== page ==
‘Heart disease is driven by changes in the way your body handles fat because of excess processed food intake, plus malfunction in the over-stressed fat cells,’ he says. ‘That, in turn, causes inflammation as the body struggles to adjust its regulatory processes.’

Normally, the hormone insulin is released to mop up excess sugar in the bloodstream but this regulatory system starts to fail.

Dr Murray adds: ‘When calorific intake from processed, energy-dense foods gets too high, spare energy is carried from the blood into the fat cells. Fat cells multiply and swell to store this spare energy.

‘This process begins to break down when it becomes impossible for sufficient blood to reach these abnormal swollen fat cells and there is also no more room at the fat cell motel.

‘Spare energy remains in the blood, causing a variety of toxic effects elsewhere in the body and leading to a cascade of further inflammation. New fat cells then form in abnormal places around the liver, heart and pancreas.

‘Abnormal fats and glucose [i.e. sugar] continue to circulate in the blood, causing chronic and worsening inflammation, which also means the body is less able to deal with infections such as Covid-19.’

At the moment, scientists don’t know the extent to which food additives contribute to inflammation.

‘It’s difficult to answer how much of the problem of inflammation is coming from obesity itself and how much is coming from food additives,’ Dr Srour tells Good Health.

‘The data and scientific literature we have right now don’t tell us and we are working to find the pathways involved.’

One suggestion from the NutriNet-Santé scientists is that emulsifiers, the chemical compounds used to make incompatible processed food components to mix together, appear to allow toxic bacteria to escape from the digestive system. This, in turn, causes inflammation in the abdomen as the body’s defences mobilise to destroy them.

This theory chimes with a report published last year in the Nutrition Bulletin, which was carried out by a group led by scientists at the University of Liverpool and the Rowett Institute in Aberdeen.

They calculated that the average Briton’s total annual intake of non-food chemicals amounts to about 8 kg (18 lbs). Their report also highlighted how a commonly used emulsifier called polysorbate 80 (added to foods such as ice cream) has been shown in studies of human intestinal tissue to leak out of the digestive system and into the body.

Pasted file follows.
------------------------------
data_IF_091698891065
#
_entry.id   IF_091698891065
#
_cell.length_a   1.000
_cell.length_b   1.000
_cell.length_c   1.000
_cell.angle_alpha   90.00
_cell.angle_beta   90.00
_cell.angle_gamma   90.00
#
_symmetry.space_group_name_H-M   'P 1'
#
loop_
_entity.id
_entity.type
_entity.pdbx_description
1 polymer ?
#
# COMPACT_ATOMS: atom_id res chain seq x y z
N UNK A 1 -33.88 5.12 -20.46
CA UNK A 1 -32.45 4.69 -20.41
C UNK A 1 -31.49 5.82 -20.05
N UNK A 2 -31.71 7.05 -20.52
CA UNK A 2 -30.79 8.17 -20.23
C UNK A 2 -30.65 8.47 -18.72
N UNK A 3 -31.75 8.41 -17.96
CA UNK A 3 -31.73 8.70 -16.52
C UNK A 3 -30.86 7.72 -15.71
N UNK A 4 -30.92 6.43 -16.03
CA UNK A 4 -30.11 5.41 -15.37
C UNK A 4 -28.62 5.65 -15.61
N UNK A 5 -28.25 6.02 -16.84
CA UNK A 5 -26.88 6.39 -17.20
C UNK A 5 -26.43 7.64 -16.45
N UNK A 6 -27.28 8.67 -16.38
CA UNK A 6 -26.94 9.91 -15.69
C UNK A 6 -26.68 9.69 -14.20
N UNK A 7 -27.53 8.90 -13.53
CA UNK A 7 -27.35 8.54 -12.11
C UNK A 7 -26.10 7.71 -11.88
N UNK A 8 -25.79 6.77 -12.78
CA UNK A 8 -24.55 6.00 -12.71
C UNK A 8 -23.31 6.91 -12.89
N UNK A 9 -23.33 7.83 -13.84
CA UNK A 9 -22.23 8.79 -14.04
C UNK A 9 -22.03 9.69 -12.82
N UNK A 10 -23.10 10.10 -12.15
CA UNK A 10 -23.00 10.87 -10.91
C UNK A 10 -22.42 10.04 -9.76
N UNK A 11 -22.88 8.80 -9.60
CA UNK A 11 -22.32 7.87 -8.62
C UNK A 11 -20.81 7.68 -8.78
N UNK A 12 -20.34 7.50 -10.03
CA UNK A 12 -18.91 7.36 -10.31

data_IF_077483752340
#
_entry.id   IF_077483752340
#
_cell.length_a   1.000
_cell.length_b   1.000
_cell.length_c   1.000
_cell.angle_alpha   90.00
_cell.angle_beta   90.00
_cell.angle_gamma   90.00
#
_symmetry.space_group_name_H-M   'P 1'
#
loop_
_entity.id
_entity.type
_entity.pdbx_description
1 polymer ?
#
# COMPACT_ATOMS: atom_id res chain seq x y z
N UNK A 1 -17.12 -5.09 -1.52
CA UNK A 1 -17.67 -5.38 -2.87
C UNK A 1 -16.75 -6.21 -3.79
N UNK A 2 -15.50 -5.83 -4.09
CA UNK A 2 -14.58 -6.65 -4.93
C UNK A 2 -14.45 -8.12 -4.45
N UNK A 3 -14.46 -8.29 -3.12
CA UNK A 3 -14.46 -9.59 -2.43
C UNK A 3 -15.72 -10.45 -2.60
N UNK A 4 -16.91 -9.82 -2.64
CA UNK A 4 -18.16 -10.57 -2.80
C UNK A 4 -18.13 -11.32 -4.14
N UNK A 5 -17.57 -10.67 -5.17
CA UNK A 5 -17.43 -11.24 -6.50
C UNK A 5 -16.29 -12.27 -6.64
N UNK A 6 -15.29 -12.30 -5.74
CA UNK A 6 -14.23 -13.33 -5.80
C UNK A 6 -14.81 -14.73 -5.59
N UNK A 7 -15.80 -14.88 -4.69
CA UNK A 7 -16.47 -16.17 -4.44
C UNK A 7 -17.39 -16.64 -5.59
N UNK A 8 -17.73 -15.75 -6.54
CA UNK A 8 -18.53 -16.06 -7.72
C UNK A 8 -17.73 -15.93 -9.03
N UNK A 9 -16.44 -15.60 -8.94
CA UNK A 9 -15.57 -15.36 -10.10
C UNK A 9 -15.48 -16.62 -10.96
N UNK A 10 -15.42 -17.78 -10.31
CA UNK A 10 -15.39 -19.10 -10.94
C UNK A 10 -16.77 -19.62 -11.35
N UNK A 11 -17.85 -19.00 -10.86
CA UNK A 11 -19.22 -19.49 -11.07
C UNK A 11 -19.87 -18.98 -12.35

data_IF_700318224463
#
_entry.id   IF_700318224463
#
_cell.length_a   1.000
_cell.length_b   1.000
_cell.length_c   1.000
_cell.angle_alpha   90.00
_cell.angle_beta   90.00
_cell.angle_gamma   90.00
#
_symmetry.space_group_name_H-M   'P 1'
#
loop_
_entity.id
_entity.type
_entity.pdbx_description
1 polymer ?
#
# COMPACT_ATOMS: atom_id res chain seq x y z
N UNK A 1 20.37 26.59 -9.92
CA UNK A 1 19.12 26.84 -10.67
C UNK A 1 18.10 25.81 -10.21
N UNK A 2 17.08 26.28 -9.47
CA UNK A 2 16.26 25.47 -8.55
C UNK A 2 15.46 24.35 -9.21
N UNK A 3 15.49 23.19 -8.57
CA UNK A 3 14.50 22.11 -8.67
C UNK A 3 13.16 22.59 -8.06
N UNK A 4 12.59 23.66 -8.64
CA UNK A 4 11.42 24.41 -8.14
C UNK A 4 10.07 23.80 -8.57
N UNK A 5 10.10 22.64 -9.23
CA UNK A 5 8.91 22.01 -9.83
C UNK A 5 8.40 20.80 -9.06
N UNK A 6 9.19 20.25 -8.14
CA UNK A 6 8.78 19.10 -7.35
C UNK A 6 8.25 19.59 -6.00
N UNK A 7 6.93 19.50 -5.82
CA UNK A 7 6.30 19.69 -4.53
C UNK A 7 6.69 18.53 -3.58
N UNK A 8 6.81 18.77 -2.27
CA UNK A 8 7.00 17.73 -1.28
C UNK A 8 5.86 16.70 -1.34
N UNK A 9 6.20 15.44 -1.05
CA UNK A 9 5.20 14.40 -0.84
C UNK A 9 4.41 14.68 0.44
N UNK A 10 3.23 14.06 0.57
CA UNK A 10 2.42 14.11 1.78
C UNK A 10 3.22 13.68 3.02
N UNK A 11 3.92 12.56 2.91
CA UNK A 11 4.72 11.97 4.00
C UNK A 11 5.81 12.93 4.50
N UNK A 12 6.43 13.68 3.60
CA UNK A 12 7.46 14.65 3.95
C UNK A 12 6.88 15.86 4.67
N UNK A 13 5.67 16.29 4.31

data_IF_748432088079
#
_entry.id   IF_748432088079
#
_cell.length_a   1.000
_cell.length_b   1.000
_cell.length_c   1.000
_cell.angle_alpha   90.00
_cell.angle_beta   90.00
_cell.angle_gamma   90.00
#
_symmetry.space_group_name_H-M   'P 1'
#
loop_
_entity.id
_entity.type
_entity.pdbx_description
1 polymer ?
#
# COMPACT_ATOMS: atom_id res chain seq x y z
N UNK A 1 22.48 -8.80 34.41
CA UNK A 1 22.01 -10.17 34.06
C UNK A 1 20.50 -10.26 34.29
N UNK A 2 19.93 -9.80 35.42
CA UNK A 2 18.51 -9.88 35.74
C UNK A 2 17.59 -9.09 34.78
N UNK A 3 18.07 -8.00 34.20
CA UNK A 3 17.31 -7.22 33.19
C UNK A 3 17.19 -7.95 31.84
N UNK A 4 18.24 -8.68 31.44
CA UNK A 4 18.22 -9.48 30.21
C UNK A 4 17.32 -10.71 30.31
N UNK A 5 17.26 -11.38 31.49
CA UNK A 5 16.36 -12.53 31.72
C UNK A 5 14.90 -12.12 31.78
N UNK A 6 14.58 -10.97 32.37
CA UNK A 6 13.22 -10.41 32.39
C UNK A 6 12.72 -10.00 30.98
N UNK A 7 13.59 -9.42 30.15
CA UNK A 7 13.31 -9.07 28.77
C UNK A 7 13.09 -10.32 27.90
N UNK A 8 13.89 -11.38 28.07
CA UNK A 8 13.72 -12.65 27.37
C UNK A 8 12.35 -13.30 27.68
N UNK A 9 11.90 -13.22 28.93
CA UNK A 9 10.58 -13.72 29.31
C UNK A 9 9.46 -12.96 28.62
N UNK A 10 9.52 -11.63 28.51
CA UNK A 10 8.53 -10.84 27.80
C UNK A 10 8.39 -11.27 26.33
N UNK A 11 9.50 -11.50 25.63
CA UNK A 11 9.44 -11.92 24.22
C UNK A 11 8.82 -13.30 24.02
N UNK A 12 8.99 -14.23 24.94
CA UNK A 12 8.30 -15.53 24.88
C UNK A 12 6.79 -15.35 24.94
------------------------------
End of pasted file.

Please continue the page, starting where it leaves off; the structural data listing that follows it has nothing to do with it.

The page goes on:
The researchers believe it may also disturb or destroy natural bacteria in the digestive system. ‘This raises the possibility that dietary emulsifiers might be factors in conditions such as coronary artery disease, type 2 diabetes and Crohn’s [inflammatory bowel] disease,’ they wrote.

If you think swapping to healthier alternatives avoids the problems, Dr Srour is clear — even people following dietary guidelines to reduce or eliminate meat consumption might risk triggering inflammatory processes by consuming high quantities of ‘healthy’ ultra-processed foods.

‘Soya steaks are sold targeting vegetarians or vegans, but people assume they’re not eating anything unhealthy as we know that reducing consumption of animal products is better,’ he says. ‘The trap people are falling into is that they are not substituting meat products with unprocessed foods. Ultra-processed vegan food could be a problem in the long-term.’

He says the healthiest option is to cook from scratch without using cook-in sauces, packets or anything containing synthetic food additives. If you must use processed products read ingredient lists carefully and opt for those with the maximum proportion of whole food ingredients.

‘We don’t really know the real nutritional quality of lots of ultra- processed foods . . . It’s important to do detailed studies of different food additives, then we can investigate how each might be associated with chronic diseases.’

To measure the impact of these additives, the NutriNet-Santé scientists are looking at biomarkers in blood and urine, as well as analysing faecal material to see if food additives are having an effect on ‘good’ natural bacteria in the digestive system.

But, as far as Professor David Haslam, a specialist in obesity management at Luton & Dunstable Hospital, is concerned, there is already enough evidence. ‘The chemical additives and excess carbohydrate [sugar] we consume multiplies up to a complete disaster,’ he says.

‘The message is absolutely clear. There are people who get this and people who don’t. We are screaming our heads off to get this message through.’